On Tuesday, Mexican President Andrés Manuel López Obrador officially announced that Tesla would build its latest production plant in the northern state of Nuevo León, which shares a border with the U.S. The new Tesla plant would be the biggest one yet, according to AMLO’s statement to the press (link in Spanish).
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But Elon Musk did not confirm the news until a day later, during Tesla’s annual Investor Day presentation. Near the end of the presentation, Musk confirmed onstage what AMLO had said, explaining that the EV carmaker was “excited to announce the next Tesla Gigafactory will be in Mexico near Monterrey.” Musk added that the new plant would provide “supplemental output” to Tesla’s other factories, Automotive News reports. And according to Reuters, Mexican officials predict the new plant’s output will be at around one million EVs per year, which would account for one third of Tesla’s annual production.
The deal will be worth $1 billion initially, or about about $18 billion pesos based on current exchange rates, which is a lot. We’re talking Pemex money here, so it’s no wonder that AMLO gave Tesla his blessing to build in the northern state, despite saying earlier that he would withhold building permits due to a lack of resources in Nuevo León, namely water.
Reporters assailed AMLO with a barrage of questions over droughts and low water levels during the announcement, but the president said he had no details other than to say that Elon Musk assured him water would not be a concern.
AMLO added that further construction phases could bring the influx of Tesla cash into the Mexican economy to a whopping $10 billion. Some of that may be used for “a potential investment in batteries,” though that’s still pending.
On-site battery production would make plenty of sense, turning Mexico into a one-stop shop for Tesla production, and also ensuring that all of the Tesla models eventually built in the country (and sold in the U.S.) will qualify for the full $7,500 EV subsidy available under the Inflation Reduction Act.
This new plant will be the EV maker’s third production site outside of the States, joining Tesla’s sprawling assembly plants in Shanghai and Berlin. The site of Gigafactory Mexico had been in question for months, with a trade zone near Mexico City being another possible location for the plant, but the border state finally won out. Answers to the pressing question of water and other resources that the state will have to give up in order to host Gigafactory Mexico would only come days later, via an El País (link in Spanish) interview with Samuel García, the state governor of Nuevo León.
García told the newspaper that the entire saga of Gigafactory Mexico started with a joke about beer cans: during a guided tour that Tesla offered to García’s administration, Tesla executives casually remarked that the Mexican politicians should keep drinking Tecates because all of the recycled aluminum from the cans was being used to build Tesla EVs.
The tour took place in February of last year, after which time state officials kept in contact with Tesla — sending along land purchase proposals, economic projections and even information on engineers currently employed in the area — as well as information on prospective engineers who have yet to graduate from one of the most prestigious universities in Mexico: el Tecnológico de Monterrey (also known as el Tec).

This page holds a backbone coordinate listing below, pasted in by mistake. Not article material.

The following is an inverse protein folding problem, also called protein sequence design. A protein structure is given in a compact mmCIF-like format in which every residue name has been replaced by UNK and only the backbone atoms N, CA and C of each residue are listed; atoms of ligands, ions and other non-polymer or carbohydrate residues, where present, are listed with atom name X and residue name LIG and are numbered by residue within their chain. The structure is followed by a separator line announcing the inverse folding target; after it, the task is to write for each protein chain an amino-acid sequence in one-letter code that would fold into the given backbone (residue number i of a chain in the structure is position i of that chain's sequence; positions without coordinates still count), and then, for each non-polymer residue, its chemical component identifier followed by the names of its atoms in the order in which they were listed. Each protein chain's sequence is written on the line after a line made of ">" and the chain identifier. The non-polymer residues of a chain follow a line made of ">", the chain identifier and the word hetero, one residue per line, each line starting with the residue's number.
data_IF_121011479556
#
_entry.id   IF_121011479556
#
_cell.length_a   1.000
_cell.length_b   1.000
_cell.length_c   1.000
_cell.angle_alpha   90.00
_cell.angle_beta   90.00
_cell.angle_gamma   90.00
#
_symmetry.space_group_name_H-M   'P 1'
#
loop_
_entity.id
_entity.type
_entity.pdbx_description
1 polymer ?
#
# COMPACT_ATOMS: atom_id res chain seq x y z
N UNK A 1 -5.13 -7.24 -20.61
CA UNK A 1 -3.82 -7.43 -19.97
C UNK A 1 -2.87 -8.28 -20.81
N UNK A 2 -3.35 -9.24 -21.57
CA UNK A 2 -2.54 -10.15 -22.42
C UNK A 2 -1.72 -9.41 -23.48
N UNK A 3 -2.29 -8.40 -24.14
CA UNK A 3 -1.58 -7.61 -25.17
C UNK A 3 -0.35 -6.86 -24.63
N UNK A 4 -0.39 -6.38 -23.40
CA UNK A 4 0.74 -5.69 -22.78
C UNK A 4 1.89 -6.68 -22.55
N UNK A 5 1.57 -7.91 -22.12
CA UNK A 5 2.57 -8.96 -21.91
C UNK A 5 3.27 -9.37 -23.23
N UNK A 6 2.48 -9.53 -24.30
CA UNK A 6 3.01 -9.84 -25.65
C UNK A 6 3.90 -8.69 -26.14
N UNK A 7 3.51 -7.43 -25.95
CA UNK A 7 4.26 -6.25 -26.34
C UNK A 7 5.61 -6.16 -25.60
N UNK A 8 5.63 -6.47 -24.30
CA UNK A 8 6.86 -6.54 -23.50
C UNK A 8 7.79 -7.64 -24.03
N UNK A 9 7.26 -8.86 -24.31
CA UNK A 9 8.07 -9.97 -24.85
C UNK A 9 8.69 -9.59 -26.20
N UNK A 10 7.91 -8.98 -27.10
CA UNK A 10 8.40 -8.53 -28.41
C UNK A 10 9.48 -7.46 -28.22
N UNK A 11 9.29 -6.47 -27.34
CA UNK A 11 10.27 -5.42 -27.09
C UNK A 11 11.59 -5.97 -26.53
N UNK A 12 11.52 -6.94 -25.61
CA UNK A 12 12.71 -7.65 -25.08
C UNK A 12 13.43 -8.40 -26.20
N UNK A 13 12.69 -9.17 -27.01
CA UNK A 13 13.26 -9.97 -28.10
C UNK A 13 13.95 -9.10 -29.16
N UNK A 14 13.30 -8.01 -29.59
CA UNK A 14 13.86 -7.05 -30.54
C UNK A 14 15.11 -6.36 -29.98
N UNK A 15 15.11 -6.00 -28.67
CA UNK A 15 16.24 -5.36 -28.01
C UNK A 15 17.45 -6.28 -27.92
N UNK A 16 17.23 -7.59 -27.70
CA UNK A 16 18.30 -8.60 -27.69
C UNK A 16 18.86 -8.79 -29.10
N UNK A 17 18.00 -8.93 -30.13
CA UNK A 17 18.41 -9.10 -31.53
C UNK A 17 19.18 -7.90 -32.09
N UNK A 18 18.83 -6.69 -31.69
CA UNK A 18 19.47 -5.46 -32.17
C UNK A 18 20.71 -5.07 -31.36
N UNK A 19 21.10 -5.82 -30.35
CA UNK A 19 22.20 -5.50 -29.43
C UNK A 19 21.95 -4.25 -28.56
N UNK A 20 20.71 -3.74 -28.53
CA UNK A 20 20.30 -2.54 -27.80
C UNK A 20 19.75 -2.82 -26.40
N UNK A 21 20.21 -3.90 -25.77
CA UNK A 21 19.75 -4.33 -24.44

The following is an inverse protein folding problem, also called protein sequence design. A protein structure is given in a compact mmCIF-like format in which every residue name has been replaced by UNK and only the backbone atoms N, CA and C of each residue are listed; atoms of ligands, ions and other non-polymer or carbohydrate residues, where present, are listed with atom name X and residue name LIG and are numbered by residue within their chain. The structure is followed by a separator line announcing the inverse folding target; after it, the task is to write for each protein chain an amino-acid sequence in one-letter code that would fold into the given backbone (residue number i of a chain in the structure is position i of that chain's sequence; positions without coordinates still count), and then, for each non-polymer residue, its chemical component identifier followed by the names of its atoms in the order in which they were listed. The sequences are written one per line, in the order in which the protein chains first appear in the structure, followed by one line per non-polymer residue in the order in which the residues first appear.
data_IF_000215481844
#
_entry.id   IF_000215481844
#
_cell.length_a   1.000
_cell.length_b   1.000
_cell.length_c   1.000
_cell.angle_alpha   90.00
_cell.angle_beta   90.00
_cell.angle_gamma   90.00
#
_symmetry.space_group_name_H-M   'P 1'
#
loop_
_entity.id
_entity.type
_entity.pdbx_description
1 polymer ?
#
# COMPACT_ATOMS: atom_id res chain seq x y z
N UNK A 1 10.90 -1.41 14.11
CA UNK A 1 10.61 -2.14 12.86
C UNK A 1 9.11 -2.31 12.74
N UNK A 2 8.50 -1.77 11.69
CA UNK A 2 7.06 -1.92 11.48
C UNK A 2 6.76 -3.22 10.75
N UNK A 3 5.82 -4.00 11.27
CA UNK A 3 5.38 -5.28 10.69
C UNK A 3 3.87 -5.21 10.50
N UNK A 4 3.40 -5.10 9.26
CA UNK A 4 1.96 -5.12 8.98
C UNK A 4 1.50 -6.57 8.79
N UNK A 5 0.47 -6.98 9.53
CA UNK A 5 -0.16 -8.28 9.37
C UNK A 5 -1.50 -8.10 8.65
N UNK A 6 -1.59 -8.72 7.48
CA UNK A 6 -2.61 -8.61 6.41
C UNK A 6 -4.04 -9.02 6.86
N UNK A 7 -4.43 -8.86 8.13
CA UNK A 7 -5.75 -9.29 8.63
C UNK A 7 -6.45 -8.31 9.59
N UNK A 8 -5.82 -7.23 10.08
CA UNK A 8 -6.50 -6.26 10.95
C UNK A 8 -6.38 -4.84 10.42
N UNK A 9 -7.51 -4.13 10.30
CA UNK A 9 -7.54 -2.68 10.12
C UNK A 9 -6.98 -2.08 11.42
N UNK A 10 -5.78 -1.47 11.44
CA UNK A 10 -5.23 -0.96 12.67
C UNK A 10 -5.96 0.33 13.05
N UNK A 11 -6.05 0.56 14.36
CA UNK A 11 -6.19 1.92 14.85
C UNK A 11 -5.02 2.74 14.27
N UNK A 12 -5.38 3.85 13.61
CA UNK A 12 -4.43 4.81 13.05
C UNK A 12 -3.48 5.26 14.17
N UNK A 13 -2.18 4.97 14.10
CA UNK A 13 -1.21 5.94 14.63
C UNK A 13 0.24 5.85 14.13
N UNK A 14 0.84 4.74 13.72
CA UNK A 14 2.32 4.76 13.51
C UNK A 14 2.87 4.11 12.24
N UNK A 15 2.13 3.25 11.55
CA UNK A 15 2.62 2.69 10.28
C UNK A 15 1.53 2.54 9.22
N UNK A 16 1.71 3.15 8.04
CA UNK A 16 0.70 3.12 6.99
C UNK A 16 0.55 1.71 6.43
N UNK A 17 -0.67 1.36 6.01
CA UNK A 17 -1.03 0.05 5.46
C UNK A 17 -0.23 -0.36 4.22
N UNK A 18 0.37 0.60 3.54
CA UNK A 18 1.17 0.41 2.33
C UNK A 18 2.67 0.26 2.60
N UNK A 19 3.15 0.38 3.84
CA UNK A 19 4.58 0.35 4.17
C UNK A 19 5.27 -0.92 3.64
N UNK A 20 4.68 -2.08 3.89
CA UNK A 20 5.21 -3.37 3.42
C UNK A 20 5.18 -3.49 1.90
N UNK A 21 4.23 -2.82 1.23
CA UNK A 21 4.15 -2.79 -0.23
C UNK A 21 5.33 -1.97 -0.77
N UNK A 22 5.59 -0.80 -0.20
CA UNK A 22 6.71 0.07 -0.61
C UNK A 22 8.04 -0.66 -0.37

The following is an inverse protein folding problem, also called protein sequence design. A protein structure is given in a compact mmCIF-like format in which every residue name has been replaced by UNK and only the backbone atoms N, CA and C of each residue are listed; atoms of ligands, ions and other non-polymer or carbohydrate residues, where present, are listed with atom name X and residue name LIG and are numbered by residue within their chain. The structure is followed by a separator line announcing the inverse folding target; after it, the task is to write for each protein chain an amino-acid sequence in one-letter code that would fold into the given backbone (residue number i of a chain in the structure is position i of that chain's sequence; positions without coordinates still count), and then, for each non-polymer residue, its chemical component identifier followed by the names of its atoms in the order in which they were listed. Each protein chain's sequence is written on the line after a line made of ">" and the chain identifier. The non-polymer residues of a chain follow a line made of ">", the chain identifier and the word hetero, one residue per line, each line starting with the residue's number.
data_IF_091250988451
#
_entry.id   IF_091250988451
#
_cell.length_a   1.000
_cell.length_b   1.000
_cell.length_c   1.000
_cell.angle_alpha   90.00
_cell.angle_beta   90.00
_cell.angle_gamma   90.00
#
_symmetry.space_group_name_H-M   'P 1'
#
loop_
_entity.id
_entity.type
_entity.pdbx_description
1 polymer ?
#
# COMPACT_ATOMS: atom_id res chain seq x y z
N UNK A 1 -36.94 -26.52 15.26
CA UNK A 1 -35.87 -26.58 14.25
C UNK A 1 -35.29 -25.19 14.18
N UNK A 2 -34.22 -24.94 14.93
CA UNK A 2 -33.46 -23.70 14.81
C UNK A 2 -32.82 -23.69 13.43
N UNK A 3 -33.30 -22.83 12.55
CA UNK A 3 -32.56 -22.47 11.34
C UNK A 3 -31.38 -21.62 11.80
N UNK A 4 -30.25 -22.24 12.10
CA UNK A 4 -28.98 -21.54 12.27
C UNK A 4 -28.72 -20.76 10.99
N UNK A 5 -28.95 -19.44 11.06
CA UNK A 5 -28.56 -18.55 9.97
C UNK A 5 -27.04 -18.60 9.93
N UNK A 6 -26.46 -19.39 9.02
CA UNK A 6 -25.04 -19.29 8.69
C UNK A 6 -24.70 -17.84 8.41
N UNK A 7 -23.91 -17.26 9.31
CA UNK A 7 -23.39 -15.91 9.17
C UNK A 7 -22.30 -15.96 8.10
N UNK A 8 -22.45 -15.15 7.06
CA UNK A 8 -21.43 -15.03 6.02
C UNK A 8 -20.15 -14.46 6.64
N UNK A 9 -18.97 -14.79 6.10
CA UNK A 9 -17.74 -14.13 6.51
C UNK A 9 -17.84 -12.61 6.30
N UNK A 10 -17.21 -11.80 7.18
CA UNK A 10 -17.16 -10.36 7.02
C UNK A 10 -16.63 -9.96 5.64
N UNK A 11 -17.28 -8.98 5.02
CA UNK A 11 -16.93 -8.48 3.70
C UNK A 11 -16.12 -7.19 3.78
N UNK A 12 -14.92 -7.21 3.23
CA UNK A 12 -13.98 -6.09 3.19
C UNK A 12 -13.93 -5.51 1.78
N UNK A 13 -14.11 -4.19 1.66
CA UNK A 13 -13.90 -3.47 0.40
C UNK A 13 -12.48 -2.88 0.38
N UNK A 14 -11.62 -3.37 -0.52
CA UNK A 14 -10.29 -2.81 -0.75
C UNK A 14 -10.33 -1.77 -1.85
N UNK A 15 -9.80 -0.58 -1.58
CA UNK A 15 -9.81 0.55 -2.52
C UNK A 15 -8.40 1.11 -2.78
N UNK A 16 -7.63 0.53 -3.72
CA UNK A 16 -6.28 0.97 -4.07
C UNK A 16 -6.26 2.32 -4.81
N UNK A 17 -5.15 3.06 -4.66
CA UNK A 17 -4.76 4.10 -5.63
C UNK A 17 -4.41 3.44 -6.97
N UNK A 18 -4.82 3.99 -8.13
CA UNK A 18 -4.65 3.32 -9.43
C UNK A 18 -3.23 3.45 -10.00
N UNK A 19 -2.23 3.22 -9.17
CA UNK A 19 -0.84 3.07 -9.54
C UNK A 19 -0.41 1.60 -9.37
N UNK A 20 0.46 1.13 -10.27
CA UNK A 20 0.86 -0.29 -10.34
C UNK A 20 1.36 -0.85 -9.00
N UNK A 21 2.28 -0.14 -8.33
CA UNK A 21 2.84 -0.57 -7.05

The state governor says he was unsure whether Elon Musk would choose Nuevo León as the new plant’s site. According to García, he wasn’t certain until Elon Musk visited Monterrey last year and became smitten by a proposed site for the plant, tucked into the Huasteca Mountains; Musk reportedly beamed at the notion, taking selfies as the helicopter hovered over the sprawling would-be site.
García even bragged to Musk about the dedicated lane that Tesla suppliers use at the U.S.-Mexico border, which Musk apparently had no knowledge of. The Tesla CEO perked up while discussing the private lane, calling it the only one of its kind in the world. That may have clinched it, as García recounts.
A few months later, a legal team from Tesla arrived to settle the details of the plant’s construction. Tom Zhu himself told García that the Gigafactory in Shanghai was built in nine months, and that he’s planning to beat his record and complete construction of the Gigafactory Mexico in less than nine months.
The subject of water is still a big question, and a controversial one at that. Despite recent droughts in the state of Nuevo Leon, which left many people in Monterrey without water to shower or do laundry, the governor says water will not be an issue. He says a nearby water treatment facility has been pumping out between 200 and 250 liters of water per second, which no commercial entity currently uses. He went on to say that Tesla confirmed the new plant would need 80 liters at most.
Just where those couple hundred liters of “unused” water were during the droughts is a mystery, but the governor seems sure that Tesla will not put nearby residents under further strain due to drought. That remains to be seen. And electricity from the grid will, likewise, not be an issue. García says the region produces an excess amount of energy, and since the new Tesla plant will reportedly use self-generated electricity, power will likely not be a concern.
Official numbers from Tesla say the plant will create 5,000 to 7,000 jobs in the state, but the governor says that undercuts the count by far. Even Tesla’s own records show that certain other Gigafactories employ around 12,000 people. Garcia says the plant could create a total of 35,000 new jobs both directly and indirectly. And given Tom Zhu’s ambitious timeline, the plant could be open and hiring by the end 2023.